It was an erratic performance and one that was subsidised by improved fringe carrying from Joe Launchbury and Courtney Lawes, but getting more consistency from Hughes with ball in hand will be key to any hopes England have of chasing that second Grand Slam.

On a more positive note, England’s set-piece work took a big step forward from their hit and miss display against France. The lineout was efficient, as were the ensuing mauls, and the scrum looked as solid as it has at any point during Jones’ tenure, with Dan Cole enjoying particular success.

Maro Itoje may have had six on his back, but he packed down in the second row, helping England’s scrummaging power, whilst the absence of lineout leader George Kruis has seen others step up and the group delivered an almost flawless display in the air on Saturday.

Another ‘finisher’ who fulfilled his role excellently was Kyle Sinckler, who not only put the pressure on Jonathan Davies that saw the Welshman’s kick fail to make touch and lead to Elliot Daly’s try, but he also won the penalty at the breakdown in the last minute of the game that allowed England to clear their lines and secure the win.

The temptation to give Sinckler the start at Twickenham will be considerable, especially given the distribution skills he has as a first receiver.

That said, the scrum has quietly been an issue for England since the Rugby World Cup and seeing Cole cause an adept loosehead like Rob Evans plenty of problems will have been warmly received by England scrum coach Neal Hatley. With Andrea Lovotti impressing for the Azzurri, caution may be the better approach and sticking with Cole will allow England to keep the chemistry that consistent selections bring.

James Haskell and Mako Vunipola are two more players that will have strong cases to be heard if they are deemed fit enough, but the last thing England will want to do is make changes for the sake of making them.

The likes of Ellis Genge, Dan Robson and Henry Slade could push for bench spots but again, it is not worth making changes for the sake of changes, especially if it leaves players undercooked for the following game against Scotland.

New players are getting opportunities because of injuries to incumbents and parachuting new players in and out of the side is much more likely to have detrimental effect in the long-term. At this point, England need tweaks, not revolution.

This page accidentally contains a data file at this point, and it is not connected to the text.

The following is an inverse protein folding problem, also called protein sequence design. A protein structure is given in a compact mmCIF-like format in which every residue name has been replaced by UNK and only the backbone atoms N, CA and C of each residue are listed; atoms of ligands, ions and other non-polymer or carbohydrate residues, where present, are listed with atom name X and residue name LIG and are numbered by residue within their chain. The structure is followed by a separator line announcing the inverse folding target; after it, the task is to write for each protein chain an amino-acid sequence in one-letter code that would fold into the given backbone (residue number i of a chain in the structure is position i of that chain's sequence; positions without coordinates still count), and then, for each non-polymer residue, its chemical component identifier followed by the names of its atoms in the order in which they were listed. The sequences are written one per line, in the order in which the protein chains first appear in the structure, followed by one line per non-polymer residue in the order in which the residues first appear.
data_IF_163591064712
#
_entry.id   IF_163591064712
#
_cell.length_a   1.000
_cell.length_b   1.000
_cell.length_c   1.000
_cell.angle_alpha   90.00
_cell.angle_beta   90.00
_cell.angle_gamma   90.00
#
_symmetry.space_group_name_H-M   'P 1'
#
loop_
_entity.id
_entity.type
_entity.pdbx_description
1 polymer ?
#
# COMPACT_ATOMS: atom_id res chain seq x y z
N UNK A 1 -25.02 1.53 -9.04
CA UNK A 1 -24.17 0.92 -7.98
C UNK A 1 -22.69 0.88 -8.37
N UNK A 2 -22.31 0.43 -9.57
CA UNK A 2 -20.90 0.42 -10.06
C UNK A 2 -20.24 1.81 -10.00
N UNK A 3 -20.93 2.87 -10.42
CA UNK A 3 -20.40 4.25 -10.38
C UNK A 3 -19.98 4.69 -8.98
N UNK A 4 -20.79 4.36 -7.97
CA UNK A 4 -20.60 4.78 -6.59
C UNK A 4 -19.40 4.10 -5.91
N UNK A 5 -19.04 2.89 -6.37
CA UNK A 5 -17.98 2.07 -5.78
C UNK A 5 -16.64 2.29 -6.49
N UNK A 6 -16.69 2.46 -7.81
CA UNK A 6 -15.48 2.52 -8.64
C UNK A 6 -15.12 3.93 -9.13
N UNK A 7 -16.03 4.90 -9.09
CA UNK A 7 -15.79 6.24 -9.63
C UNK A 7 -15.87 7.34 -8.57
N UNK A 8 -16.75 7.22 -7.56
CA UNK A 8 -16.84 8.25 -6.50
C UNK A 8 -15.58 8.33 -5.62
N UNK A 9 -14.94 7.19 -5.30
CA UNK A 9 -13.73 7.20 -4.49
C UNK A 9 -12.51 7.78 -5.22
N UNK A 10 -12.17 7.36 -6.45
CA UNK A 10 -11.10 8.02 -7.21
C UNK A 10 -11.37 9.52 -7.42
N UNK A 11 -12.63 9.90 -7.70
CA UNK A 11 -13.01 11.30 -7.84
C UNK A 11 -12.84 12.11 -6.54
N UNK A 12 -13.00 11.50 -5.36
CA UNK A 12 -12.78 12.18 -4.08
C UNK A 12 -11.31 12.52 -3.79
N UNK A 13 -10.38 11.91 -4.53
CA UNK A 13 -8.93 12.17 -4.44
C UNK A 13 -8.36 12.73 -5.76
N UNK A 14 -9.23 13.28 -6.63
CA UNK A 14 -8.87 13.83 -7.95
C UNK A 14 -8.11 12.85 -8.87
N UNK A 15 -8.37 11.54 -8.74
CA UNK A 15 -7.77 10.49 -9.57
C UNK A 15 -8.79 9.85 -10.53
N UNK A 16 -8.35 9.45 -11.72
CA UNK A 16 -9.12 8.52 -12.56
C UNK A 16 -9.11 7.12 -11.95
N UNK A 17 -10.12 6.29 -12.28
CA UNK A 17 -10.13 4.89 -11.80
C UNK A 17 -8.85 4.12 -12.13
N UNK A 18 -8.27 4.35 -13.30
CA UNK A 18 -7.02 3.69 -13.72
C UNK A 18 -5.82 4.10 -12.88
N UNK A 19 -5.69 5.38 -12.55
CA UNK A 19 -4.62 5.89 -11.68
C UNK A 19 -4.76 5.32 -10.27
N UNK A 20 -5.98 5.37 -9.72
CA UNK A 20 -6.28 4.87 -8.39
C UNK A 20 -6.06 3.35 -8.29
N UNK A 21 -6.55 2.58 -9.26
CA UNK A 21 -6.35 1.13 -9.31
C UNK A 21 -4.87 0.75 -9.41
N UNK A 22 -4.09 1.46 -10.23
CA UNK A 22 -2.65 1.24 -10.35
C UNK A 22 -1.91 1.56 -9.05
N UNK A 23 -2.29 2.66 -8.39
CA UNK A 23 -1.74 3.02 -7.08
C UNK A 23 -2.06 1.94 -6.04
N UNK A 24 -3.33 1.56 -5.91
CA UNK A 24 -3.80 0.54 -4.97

Their conservative blitz defence proved effective against Wales and is a clear differentiation from Saracens’ more aggressive system that many thought England would adopt.

Where Saracens often blitz wider, with the likes of Farrell, Duncan Taylor and Brad Barritt, England opted for a narrower press, with tight five forwards and Lawes – who played blindside despite wearing five – putting the pressure on Wales’ attack. If the Welsh carrier was able to evade the blitz, England’s fleeter players were then still available in the defensive line to cover.

Whether or not this was a specific plan to deal with a Welsh attack that often tends to play narrowly or a sign of things to come from England remains to be seen, but it was a feather in the cap of defence coach Paul Gustard regardless.

There really isn’t too much need to change defensively for England – which should be a reason for praise with defensive generals Kruis and Chris Robshaw both absent – and the biggest concerns with the two performances so far this year revolve around the team’s inability to consistently take control of games in attack.

George and Te’o can help in that regard, as can a fit-again Haskell, and the visit of Italy offers an opportunity to put that to the test.

Both George and Te’o have paid their dues and proven, albeit from the bench, their effectiveness in Test rugby. The next logical step is to get a look at them in the starting line-up.

With all due respect to the Azzurri, should the set-piece falter without Hartley or the balance of the back line struggle as it did in Australia when changes were made at 12, England have the strength to overcome it.

In perhaps the most competitive Six Nations in years, where else are the chances going to come from to experiment with new options?

The last thing England will want is to still be struggling in the final two rounds when an in-form Scotland come to town and they then must make the trip to Dublin for the tournament finale.

Jones has shown himself to be an adept coach at being ahead of the curve so far in his England reign, so don’t be surprised if he plays some of the cards from up his sleeve against Italy.

by Alex Shaw